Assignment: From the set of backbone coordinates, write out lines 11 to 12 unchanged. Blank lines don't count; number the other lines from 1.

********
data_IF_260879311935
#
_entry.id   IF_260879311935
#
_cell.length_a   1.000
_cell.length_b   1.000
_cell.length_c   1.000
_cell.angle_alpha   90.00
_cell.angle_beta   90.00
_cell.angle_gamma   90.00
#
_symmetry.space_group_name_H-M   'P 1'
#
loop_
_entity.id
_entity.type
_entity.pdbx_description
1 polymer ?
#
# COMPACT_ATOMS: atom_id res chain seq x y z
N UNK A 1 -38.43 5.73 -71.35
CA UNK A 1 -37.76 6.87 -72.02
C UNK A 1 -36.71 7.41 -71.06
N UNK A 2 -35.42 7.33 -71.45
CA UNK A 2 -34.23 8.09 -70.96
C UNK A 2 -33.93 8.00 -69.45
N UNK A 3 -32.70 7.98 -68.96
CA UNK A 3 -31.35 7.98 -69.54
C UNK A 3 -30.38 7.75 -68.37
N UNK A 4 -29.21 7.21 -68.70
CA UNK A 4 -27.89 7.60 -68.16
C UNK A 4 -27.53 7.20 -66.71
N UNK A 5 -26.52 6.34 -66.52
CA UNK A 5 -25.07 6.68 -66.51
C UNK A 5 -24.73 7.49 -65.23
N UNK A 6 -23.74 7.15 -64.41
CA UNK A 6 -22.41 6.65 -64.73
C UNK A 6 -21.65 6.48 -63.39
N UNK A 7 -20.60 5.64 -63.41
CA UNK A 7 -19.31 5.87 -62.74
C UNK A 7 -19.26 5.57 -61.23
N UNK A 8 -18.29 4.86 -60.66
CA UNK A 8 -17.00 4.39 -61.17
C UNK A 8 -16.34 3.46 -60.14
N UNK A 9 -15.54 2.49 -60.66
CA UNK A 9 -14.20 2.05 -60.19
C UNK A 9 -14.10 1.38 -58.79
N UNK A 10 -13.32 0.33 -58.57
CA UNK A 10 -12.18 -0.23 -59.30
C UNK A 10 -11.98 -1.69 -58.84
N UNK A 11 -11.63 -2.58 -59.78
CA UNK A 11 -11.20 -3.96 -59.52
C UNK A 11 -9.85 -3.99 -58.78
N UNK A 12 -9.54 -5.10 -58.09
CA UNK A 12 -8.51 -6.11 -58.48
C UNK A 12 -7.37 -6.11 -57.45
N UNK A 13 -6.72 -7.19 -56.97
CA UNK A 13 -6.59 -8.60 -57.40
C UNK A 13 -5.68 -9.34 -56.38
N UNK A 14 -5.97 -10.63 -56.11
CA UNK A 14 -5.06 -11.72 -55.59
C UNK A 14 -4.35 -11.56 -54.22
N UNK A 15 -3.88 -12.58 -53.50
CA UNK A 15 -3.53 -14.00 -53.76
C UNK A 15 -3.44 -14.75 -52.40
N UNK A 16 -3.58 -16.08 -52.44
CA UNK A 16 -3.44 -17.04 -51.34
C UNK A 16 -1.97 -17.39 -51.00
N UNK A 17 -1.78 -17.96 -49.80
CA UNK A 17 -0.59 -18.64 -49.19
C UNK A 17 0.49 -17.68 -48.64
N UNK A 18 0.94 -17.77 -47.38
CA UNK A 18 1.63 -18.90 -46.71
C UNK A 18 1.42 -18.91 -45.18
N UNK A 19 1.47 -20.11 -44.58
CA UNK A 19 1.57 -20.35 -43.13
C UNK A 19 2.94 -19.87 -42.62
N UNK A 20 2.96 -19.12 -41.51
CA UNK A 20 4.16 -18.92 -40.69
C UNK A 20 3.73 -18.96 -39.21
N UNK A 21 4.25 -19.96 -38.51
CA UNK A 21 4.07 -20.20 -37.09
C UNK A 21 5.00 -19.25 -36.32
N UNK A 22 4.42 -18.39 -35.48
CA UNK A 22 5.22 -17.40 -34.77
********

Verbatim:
#
_symmetry.space_group_name_H-M   'P 1'